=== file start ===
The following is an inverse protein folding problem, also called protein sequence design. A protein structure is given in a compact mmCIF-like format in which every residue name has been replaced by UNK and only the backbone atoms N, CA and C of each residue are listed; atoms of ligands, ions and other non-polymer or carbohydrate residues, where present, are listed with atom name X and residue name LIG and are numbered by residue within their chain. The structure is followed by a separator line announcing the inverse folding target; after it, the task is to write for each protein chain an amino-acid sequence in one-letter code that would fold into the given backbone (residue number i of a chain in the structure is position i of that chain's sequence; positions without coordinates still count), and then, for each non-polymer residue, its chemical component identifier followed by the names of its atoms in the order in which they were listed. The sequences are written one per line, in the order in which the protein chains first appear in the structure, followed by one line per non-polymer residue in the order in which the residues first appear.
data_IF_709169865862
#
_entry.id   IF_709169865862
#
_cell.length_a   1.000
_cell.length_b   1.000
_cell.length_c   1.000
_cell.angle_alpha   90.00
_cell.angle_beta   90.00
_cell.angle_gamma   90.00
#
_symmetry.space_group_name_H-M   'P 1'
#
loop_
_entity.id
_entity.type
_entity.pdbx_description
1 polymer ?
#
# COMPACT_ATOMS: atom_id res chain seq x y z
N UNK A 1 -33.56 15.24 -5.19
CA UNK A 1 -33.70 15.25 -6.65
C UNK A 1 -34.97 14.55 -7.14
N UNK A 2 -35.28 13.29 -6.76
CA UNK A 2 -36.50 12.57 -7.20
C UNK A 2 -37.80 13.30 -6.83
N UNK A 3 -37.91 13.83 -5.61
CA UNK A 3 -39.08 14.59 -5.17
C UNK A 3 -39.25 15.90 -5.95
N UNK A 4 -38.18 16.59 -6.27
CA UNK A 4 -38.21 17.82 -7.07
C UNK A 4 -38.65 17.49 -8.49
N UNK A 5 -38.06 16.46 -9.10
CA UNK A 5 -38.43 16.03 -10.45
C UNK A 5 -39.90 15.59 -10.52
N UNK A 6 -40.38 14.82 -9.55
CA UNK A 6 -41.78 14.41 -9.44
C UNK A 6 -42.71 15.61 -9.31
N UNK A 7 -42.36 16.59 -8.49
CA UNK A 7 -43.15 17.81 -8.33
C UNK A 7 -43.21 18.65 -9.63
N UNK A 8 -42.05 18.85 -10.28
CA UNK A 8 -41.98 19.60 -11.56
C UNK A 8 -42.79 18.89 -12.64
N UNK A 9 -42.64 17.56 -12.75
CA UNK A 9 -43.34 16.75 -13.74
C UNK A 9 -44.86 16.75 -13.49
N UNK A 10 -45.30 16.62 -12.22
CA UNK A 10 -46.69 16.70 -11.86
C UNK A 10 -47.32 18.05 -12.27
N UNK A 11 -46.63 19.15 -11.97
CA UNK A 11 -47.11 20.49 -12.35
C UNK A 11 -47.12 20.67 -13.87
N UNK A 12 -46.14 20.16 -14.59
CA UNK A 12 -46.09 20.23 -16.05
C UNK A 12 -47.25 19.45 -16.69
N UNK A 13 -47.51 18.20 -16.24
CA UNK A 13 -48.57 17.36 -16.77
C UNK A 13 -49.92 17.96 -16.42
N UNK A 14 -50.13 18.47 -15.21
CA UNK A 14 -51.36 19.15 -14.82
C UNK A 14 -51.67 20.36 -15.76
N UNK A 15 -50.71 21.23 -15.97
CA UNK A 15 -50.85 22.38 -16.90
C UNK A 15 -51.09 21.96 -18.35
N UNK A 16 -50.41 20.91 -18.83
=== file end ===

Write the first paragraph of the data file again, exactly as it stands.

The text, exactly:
The following is an inverse protein folding problem, also called protein sequence design. A protein structure is given in a compact mmCIF-like format in which every residue name has been replaced by UNK and only the backbone atoms N, CA and C of each residue are listed; atoms of ligands, ions and other non-polymer or carbohydrate residues, where present, are listed with atom name X and residue name LIG and are numbered by residue within their chain. The structure is followed by a separator line announcing the inverse folding target; after it, the task is to write for each protein chain an amino-acid sequence in one-letter code that would fold into the given backbone (residue number i of a chain in the structure is position i of that chain's sequence; positions without coordinates still count), and then, for each non-polymer residue, its chemical component identifier followed by the names of its atoms in the order in which they were listed. The sequences are written one per line, in the order in which the protein chains first appear in the structure, followed by one line per non-polymer residue in the order in which the residues first appear.